It would be understandable if some companies viewed today’s economy as an excuse to shrink back and simply stay afloat. And it’s no surprise that others are trimming the fat everywhere. But then there are the optimists; the companies that, for better or worse, committed to projects before the downturn, and plan to see them through. These companies promise to continue to innovate throughout the recession and, one can hope, will reap the rewards on the other side.
At the grand opening of its 120,000-square-foot R&D center last month, Sara Lee Corp., Downers Grove, Ill., certainly appeared to be in the latter category.
Chairman and CEO Brenda Barnes led a dedication ceremony and a tour of the impressive, multi-million dollar project. Afterward, Sara Lee execs stayed around to meet media and discuss the new center.
While quick to point out that the company’s R&D department already was doing a great job, Barnes added that the new center (three years in construction) will help improve Sara Lee’s new product speed-to-market.
For the first time, all R&D will take place under the same roof with more than 100 chefs, scientists, engineers and packaging designers on-site. Amenities helping to streamline the process include fully-equipped test kitchens; packaging, meat and product performance labs; and bakery and USDA-certified meat pilot plants.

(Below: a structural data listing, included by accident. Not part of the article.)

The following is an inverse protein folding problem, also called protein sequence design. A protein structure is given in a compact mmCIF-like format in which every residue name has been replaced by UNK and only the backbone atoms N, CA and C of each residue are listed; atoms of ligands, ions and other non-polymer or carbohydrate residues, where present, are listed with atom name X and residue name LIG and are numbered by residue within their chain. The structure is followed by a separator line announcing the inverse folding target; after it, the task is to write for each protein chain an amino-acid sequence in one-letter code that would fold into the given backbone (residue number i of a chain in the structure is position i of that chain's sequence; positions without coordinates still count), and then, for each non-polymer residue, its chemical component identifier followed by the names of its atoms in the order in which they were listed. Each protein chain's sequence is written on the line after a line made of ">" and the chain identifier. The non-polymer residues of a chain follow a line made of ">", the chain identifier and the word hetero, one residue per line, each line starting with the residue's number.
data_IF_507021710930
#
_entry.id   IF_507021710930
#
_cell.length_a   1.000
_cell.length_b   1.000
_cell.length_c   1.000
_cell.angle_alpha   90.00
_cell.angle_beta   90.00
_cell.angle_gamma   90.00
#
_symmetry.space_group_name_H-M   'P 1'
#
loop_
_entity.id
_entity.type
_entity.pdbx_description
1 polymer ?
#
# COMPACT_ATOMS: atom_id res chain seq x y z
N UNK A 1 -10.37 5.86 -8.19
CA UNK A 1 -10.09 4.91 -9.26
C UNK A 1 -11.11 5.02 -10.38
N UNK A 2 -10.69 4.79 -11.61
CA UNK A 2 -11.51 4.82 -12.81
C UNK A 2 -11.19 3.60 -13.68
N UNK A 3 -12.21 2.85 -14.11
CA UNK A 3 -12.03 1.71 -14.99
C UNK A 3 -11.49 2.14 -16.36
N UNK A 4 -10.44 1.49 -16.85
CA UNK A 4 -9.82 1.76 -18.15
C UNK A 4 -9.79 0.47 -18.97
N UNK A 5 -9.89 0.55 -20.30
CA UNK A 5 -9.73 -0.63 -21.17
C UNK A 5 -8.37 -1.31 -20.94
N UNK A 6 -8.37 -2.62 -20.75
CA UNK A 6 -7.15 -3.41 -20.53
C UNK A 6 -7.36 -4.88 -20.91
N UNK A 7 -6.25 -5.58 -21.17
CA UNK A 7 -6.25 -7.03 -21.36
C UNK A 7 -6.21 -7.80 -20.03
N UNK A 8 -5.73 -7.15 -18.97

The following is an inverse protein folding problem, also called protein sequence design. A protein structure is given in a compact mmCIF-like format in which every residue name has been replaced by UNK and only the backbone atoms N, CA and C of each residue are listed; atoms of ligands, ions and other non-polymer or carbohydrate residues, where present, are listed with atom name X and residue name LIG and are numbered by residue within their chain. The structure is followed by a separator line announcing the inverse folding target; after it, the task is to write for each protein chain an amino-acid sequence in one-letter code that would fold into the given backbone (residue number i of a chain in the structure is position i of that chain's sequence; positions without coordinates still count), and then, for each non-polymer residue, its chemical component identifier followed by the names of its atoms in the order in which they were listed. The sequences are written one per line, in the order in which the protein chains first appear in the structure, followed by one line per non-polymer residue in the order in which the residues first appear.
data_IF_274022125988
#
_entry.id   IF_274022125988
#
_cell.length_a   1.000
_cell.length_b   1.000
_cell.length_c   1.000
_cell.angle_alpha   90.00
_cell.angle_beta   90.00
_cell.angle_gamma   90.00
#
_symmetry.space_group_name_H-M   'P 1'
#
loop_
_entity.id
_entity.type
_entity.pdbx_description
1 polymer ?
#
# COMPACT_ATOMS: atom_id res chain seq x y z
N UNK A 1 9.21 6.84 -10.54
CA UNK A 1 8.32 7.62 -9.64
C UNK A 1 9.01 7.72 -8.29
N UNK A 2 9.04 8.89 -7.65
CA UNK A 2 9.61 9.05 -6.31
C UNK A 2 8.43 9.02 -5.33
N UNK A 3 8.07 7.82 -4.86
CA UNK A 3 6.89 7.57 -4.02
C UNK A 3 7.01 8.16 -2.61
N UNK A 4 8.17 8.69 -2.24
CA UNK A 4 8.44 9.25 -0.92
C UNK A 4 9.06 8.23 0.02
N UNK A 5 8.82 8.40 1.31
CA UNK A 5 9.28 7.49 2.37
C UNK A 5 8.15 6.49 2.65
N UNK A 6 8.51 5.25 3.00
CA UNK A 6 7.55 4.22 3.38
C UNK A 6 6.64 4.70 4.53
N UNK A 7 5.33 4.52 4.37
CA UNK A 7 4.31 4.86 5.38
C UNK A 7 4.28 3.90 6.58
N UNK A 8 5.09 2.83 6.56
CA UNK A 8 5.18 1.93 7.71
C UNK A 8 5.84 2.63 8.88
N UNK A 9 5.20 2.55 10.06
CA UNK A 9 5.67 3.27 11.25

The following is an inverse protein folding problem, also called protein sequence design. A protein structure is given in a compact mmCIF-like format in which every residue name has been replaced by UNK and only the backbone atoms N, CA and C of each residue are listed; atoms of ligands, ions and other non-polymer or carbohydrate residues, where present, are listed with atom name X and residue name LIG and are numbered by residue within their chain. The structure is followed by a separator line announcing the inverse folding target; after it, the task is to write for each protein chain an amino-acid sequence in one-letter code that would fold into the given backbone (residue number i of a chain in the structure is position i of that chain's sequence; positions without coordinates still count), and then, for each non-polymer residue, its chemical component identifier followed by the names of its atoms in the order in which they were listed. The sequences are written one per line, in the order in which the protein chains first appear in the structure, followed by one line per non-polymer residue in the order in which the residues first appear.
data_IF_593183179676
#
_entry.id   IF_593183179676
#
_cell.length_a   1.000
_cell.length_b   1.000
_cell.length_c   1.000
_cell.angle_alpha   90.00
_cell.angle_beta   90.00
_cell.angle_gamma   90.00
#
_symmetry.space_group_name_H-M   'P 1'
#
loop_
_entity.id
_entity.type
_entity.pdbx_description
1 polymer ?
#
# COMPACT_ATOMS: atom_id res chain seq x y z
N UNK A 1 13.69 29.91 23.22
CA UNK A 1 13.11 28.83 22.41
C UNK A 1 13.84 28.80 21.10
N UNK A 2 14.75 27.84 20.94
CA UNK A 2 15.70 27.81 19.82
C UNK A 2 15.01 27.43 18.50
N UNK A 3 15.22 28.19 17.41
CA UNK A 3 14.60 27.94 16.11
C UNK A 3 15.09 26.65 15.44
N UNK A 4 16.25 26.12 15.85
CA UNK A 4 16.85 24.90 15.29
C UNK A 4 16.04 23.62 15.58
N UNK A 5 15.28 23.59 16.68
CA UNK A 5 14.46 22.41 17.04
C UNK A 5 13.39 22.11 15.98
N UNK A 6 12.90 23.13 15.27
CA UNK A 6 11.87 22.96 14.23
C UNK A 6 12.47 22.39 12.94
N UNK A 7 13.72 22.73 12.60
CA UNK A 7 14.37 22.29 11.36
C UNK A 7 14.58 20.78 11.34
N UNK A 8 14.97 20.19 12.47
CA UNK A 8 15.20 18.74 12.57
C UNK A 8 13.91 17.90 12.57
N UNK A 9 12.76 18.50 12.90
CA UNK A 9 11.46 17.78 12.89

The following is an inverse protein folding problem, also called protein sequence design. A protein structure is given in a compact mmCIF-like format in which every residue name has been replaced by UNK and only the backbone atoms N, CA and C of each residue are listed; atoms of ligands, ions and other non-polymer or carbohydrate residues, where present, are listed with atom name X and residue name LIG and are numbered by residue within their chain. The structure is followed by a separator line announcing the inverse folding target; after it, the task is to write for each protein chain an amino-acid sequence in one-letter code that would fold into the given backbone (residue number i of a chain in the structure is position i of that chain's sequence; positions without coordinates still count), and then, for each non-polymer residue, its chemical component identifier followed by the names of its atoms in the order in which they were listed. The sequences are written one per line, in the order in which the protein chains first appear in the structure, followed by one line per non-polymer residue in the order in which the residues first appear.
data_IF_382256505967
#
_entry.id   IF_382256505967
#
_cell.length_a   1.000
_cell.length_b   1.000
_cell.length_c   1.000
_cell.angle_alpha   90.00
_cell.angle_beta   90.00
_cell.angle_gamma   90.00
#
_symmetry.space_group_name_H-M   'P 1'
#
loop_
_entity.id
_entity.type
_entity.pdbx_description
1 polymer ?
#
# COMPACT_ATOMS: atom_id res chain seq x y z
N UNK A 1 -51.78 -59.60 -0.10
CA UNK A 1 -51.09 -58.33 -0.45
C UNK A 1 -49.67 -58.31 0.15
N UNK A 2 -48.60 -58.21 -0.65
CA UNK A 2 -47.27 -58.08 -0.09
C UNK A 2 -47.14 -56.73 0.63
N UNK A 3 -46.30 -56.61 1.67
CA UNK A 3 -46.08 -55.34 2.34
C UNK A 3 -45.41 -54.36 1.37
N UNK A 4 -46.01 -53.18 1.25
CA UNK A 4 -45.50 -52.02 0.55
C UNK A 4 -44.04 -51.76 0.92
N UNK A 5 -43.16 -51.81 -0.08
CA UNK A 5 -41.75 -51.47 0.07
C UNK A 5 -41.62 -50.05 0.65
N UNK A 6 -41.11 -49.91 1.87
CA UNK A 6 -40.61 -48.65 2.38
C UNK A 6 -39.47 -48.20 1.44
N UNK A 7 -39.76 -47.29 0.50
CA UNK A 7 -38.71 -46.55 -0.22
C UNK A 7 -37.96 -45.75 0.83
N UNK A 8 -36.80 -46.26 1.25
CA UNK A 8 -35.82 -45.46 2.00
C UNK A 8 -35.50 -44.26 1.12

Barnes and Philippe Schaillee, vice president, marketing, strategy and research and development, said Sara Lee will continue to focus on its core platforms in the coming years, but will explore platform innovations within these categories. Researchers will concentrate on delivering what consumers want as their ideas of value change, Schaillee says. Sara Lee executives compared The Kitchens of Sara Lee, the name of the center, to building blocks that will help to strengthen the foundation of its product development process.
Schaillee noted the saying “companies who invest in new technology during a recession are the ones that come out on top.” Barnes added that the company already is growing its market share in each of its core categories, including lunch meats and frozen breakfasts.
“Now, with the The Kitchens of Sara Lee, we are fully equipped to turn consumer insights into products that differentiate us in the marketplace,” Barnes said.
A recession and reduction in consumer spending might not be what Sara Lee had in mind when it began the project three years ago, but the company, with slightly more retail sales than foodservice, does not appear to have let that dampen its spirits.